Today’s the day we get to meet the U.S. Ambassador to Benin, Lucy Tamlyn. Ambassador Tamlyn has been serving in Benin for the past few years and unfortunately had to miss our meeting two years ago when we came to Benin. We get our Sunday-go-to-meetin’ clothes on and head to the fortress on Embassy row known as the United States Embassy. Per usual, no photos allowed so nothing to show you here, but take my word for it, the place is built to withstand serious trouble. Cement base walls reinforced with steel gate fencing surrounds the building.
We go through the security check which includes turning over our passports. You’re not allowed to bring anything into the embassy including cell phones. We knew this from 2016, so we came prepared, completely empty handed. It’s me and Gary along with coaches Fernando and Arnaud and Adam Stalczynski (from the US Peace Corps). Adam has regular work with the embassy as part of the U.S. contingency here in Benin and he made the arrangements for today’s meeting. And oh, by the way…Adam’s 10 year old son plays on one of Fernando’s teams and is thrilled to have his son playing baseball this far from home.
We are met in the security area by Amparo Garcia from the Embassy’s Public Affairs office. She walks our group through the building and up to the Ambassador’s office. The main foyer area is gorgeous and as Garcia tells us, the embassy might be the nicest building in all of Benin (it was built in 2015, so when we came here when it still had it’s “new shine”). Still, a remarkable building.
We were a few minutes early and the Ambassador was ready for us, meeting us outside her office and walking us in. She couldn’t have possibly been nicer, or more impressed with our Baseball in Benin project. She asked all the right questions in our hour-long meeting and showed genuine interest and appreciation for Baseball in Benin. She even went as far to say to us that what we are doing makes her “proud to be an American”…she said it at least twice that I remember.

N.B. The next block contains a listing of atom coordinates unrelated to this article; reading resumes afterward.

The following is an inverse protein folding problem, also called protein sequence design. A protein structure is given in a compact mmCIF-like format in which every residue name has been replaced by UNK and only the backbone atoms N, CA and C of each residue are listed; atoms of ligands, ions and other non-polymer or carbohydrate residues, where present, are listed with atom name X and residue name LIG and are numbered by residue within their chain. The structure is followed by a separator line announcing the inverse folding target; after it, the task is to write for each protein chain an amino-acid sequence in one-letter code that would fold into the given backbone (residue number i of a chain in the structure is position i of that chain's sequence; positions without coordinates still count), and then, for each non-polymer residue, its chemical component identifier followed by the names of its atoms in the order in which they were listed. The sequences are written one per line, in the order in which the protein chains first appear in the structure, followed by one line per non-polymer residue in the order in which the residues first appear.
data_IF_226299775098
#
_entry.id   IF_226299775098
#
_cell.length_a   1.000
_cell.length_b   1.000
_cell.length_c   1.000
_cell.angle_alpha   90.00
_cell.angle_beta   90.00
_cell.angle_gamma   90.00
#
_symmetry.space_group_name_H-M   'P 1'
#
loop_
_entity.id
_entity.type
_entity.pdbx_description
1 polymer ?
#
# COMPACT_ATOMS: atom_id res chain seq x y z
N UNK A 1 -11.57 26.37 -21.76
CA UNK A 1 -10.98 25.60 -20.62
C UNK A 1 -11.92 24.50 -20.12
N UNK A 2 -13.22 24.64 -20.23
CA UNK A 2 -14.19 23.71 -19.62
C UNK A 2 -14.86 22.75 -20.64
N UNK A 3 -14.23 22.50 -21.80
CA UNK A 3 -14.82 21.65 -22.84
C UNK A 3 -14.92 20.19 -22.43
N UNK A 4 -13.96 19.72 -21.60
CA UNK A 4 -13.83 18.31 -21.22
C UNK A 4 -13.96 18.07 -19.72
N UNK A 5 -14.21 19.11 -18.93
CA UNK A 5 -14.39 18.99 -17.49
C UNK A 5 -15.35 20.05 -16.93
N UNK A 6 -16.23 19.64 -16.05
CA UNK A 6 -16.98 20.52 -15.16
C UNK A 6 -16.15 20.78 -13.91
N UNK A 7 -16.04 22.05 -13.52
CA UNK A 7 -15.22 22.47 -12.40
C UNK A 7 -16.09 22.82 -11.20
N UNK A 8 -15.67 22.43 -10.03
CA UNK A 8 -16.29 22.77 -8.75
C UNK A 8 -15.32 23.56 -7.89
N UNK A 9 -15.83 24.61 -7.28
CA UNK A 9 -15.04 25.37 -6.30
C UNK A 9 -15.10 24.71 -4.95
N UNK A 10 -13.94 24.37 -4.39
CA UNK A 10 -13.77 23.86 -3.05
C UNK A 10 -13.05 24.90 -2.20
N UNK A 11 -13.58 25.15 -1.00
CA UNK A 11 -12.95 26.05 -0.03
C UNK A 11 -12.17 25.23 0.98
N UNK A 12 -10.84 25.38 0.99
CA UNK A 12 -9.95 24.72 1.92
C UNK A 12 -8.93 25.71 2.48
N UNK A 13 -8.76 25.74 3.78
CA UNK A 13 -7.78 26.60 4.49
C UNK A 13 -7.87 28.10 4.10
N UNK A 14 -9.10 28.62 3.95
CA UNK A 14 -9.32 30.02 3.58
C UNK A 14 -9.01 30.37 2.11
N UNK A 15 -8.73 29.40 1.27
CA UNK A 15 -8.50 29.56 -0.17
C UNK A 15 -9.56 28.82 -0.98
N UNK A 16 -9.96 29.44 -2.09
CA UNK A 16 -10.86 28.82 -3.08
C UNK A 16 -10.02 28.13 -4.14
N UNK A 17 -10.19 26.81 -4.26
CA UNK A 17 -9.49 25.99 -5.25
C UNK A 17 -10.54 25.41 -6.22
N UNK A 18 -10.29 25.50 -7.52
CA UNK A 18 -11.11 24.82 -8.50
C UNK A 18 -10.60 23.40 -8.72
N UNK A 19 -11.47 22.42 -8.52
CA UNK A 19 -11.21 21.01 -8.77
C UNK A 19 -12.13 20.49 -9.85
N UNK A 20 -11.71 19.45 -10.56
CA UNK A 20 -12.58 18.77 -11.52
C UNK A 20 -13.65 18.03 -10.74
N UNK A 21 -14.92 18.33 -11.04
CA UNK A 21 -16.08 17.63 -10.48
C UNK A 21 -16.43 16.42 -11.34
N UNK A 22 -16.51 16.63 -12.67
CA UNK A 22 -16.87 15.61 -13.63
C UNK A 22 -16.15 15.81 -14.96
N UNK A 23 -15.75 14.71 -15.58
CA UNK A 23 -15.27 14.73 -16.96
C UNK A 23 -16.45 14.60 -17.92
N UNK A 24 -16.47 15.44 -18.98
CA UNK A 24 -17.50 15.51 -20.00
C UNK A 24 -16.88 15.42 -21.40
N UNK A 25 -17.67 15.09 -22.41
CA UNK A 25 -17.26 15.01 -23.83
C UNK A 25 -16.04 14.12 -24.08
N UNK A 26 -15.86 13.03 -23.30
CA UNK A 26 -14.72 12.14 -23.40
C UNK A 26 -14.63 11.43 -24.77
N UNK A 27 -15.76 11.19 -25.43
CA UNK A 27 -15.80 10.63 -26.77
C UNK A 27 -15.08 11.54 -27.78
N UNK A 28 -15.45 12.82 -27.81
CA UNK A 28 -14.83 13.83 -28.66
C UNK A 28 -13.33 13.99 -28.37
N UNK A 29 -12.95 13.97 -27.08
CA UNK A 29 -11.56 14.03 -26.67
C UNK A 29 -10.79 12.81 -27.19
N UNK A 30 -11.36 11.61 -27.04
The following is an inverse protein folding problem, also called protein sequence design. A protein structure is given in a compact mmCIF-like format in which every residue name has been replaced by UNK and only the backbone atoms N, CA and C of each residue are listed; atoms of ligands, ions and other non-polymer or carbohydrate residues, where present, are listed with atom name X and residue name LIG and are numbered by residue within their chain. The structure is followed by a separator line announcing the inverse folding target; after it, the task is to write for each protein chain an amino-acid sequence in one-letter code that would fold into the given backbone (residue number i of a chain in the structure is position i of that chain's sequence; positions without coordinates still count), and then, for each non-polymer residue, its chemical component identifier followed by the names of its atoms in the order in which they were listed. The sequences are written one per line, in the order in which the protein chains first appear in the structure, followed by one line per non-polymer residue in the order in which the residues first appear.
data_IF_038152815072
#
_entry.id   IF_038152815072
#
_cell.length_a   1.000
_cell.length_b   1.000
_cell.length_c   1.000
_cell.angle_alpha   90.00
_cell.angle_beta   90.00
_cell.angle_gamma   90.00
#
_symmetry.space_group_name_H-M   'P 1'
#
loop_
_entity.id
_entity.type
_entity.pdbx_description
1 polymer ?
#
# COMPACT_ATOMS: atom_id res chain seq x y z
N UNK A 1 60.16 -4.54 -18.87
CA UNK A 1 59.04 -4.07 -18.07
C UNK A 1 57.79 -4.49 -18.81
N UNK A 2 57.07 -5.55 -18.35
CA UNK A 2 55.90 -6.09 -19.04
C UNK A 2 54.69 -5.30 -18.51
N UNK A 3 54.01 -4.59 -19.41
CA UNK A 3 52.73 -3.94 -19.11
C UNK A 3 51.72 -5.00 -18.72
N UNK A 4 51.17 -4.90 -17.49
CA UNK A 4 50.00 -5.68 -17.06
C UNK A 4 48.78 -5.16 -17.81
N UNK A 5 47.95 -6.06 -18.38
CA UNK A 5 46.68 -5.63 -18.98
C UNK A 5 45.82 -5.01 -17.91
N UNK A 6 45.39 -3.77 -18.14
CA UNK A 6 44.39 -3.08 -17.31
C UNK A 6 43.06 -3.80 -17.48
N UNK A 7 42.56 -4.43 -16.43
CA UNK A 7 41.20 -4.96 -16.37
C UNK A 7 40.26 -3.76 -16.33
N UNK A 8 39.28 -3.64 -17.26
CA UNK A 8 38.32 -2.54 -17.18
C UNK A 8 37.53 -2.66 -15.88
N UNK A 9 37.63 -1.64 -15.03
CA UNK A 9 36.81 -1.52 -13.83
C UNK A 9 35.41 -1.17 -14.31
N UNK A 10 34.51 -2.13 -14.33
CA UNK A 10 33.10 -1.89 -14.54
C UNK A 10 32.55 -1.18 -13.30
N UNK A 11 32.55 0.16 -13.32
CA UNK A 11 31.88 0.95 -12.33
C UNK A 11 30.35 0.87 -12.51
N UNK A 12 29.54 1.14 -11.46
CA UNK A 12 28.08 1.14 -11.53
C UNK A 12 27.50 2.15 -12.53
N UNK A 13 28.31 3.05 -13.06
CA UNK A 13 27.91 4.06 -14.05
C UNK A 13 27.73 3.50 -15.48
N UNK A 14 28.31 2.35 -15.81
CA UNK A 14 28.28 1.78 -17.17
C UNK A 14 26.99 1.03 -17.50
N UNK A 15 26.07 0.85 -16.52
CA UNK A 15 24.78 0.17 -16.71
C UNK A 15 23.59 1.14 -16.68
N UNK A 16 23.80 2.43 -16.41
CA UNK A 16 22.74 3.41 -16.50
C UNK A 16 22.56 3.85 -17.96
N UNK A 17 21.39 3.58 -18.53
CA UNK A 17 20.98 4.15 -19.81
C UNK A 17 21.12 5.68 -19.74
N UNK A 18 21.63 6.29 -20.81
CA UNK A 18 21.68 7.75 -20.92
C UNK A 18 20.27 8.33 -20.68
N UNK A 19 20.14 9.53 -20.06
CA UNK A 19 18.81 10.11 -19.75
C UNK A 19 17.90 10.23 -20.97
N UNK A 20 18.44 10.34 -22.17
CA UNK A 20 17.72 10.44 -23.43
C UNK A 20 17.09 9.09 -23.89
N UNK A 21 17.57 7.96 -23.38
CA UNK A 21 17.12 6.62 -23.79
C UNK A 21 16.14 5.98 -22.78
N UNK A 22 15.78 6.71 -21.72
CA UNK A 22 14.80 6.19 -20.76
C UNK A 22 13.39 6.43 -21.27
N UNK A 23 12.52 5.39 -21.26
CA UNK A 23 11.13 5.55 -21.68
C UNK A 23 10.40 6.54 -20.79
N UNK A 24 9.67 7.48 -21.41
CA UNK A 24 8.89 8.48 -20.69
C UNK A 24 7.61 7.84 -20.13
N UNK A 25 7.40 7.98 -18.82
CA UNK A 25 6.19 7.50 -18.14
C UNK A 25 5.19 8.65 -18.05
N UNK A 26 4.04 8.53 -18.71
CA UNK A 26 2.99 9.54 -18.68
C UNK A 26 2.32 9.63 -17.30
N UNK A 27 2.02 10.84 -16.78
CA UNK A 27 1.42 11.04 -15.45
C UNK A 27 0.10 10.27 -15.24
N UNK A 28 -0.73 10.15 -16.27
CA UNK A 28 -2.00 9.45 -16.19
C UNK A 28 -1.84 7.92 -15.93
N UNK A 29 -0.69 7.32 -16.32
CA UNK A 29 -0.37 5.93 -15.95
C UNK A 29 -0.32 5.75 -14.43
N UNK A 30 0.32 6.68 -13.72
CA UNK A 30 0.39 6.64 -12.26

Although she will have a new assignment in the coming months (leaving Benin), she offered her support and said she will make some calls on our behalf including one to the Minister of Sport in Benin to help get us a meeting with him later this week. We also asked for advice and support in getting 12 players and our coaches visas to come to the US this summer. She promised to do whatever she could as far as recommendations etc. Perfect, exactly what we were hoping for. She also mentioned that she’d like to attend a game sometime, so we plan to invite her to the games we will be running on Saturday before we leave to come home. She said that whenever she does come, she will invited folks from the Japanese Embassy, figuring that they might have interest in promoting the game of baseball to Benin. It was a very good meeting.
It’s only a short ride back to our hotel but Fernando’s brakes are struggling. Scraping like they have no pads or need new calipers…or both. So Fernando heads off to his $2 dollar an hour mechanic and literally gets a brake job for $20. That’s it, from now on I’m bringing my cars to Benin for any and all repairs.
Fernando shows up at about 2:30 to pick us up for a 3 o’clock practice in Calavi…and this is where the day’s real entertainment begins. To say that he has a firm grip on the intricacies of driving would be more than a slight overstatement.
So we’re backing out of the lot at the hotel and Fernando smashes into a car parked behind us. The driver of the car is sitting nearby in the grass and along with hotel security comes quickly to the scene of the crime. Gary checks the car and there literally is a microscopic scratch, although the bump jarred a plastic piece of the guy’s bumper. Gary snapped it back into place. Meanwhile, Fernando was talking to the driver who supposedly was calling the owner. After about 10 minutes of discussion, Fernando says we’re ready to go…..he apparently gave the driver $5 for “damages” and it was settled. Five bucks… Looks like the driver is eating out tonight. We’re guessing the owner never had a say or knowledge of the ordeal. Anyway, we’re good to go.